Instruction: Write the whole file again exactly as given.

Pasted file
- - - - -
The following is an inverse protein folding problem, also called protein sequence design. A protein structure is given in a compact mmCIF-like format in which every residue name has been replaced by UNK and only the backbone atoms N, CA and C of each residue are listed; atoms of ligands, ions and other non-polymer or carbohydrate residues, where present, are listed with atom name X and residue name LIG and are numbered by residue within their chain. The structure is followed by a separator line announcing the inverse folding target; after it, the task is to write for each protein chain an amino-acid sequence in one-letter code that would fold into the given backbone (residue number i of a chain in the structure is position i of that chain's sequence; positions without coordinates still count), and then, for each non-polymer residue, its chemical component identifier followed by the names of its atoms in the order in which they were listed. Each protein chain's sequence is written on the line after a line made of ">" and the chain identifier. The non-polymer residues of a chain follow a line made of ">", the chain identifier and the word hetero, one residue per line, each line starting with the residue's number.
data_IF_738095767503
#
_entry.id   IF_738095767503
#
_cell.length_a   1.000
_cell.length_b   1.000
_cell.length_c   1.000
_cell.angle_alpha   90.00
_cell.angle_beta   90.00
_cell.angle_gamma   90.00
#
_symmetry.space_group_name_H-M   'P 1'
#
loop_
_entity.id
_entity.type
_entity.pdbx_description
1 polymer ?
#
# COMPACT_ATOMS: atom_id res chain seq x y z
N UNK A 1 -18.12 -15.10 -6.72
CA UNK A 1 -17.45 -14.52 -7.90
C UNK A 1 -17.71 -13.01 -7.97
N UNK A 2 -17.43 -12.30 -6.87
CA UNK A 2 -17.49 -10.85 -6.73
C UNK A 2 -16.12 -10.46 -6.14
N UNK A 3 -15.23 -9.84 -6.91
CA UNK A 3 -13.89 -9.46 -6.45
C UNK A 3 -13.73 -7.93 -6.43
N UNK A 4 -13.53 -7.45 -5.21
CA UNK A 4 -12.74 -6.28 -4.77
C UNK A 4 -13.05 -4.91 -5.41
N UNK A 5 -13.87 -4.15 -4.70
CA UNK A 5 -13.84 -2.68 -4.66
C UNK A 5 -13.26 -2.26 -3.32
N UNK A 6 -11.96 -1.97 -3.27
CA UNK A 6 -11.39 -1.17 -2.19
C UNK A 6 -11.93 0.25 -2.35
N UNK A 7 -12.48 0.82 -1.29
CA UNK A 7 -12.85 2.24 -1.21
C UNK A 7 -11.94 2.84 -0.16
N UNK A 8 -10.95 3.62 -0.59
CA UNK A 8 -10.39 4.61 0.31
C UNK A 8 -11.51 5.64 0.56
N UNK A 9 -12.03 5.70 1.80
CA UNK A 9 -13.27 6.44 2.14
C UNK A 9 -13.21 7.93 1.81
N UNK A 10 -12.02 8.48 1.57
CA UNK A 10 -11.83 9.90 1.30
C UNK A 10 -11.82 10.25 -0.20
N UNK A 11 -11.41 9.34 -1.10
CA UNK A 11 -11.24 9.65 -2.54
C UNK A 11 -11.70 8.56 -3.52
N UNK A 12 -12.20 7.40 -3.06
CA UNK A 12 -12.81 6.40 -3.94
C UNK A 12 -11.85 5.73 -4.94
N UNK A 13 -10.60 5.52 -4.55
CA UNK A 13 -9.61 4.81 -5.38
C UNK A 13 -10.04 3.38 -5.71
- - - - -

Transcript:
The following is an inverse protein folding problem, also called protein sequence design. A protein structure is given in a compact mmCIF-like format in which every residue name has been replaced by UNK and only the backbone atoms N, CA and C of each residue are listed; atoms of ligands, ions and other non-polymer or carbohydrate residues, where present, are listed with atom name X and residue name LIG and are numbered by residue within their chain. The structure is followed by a separator line announcing the inverse folding target; after it, the task is to write for each protein chain an amino-acid sequence in one-letter code that would fold into the given backbone (residue number i of a chain in the structure is position i of that chain's sequence; positions without coordinates still count), and then, for each non-polymer residue, its chemical component identifier followed by the names of its atoms in the order in which they were listed. Each protein chain's sequence is written on the line after a line made of ">" and the chain identifier. The non-polymer residues of a chain follow a line made of ">", the chain identifier and the word hetero, one residue per line, each line starting with the residue's number.
data_IF_738095767503
#
_entry.id   IF_738095767503
#
_cell.length_a   1.000
_cell.length_b   1.000
_cell.length_c   1.000
_cell.angle_alpha   90.00
_cell.angle_beta   90.00
_cell.angle_gamma   90.00
#
_symmetry.space_group_name_H-M   'P 1'
#
loop_
_entity.id
_entity.type
_entity.pdbx_description
1 polymer ?
#
# COMPACT_ATOMS: atom_id res chain seq x y z
N UNK A 1 -18.12 -15.10 -6.72
CA UNK A 1 -17.45 -14.52 -7.90
C UNK A 1 -17.71 -13.01 -7.97
N UNK A 2 -17.43 -12.30 -6.87
CA UNK A 2 -17.49 -10.85 -6.73
C UNK A 2 -16.12 -10.46 -6.14
N UNK A 3 -15.23 -9.84 -6.91
CA UNK A 3 -13.89 -9.46 -6.45
C UNK A 3 -13.73 -7.93 -6.43
N UNK A 4 -13.53 -7.45 -5.21
CA UNK A 4 -12.74 -6.28 -4.77
C UNK A 4 -13.05 -4.91 -5.41
N UNK A 5 -13.87 -4.15 -4.70
CA UNK A 5 -13.84 -2.68 -4.66
C UNK A 5 -13.26 -2.26 -3.32
N UNK A 6 -11.96 -1.97 -3.27
CA UNK A 6 -11.39 -1.17 -2.19
C UNK A 6 -11.93 0.25 -2.35
N UNK A 7 -12.48 0.82 -1.29
CA UNK A 7 -12.85 2.24 -1.21
C UNK A 7 -11.94 2.84 -0.16
N UNK A 8 -10.95 3.62 -0.59
CA UNK A 8 -10.39 4.61 0.31
C UNK A 8 -11.51 5.64 0.56
N UNK A 9 -12.03 5.70 1.80
CA UNK A 9 -13.27 6.44 2.14
C UNK A 9 -13.21 7.93 1.81
N UNK A 10 -12.02 8.48 1.57
CA UNK A 10 -11.83 9.90 1.30
C UNK A 10 -11.82 10.25 -0.20
N UNK A 11 -11.41 9.34 -1.10
CA UNK A 11 -11.24 9.65 -2.54
C UNK A 11 -11.70 8.56 -3.52
N UNK A 12 -12.20 7.40 -3.06
CA UNK A 12 -12.81 6.40 -3.94
C UNK A 12 -11.85 5.73 -4.94
N UNK A 13 -10.60 5.52 -4.55
CA UNK A 13 -9.61 4.81 -5.38
C UNK A 13 -10.04 3.38 -5.71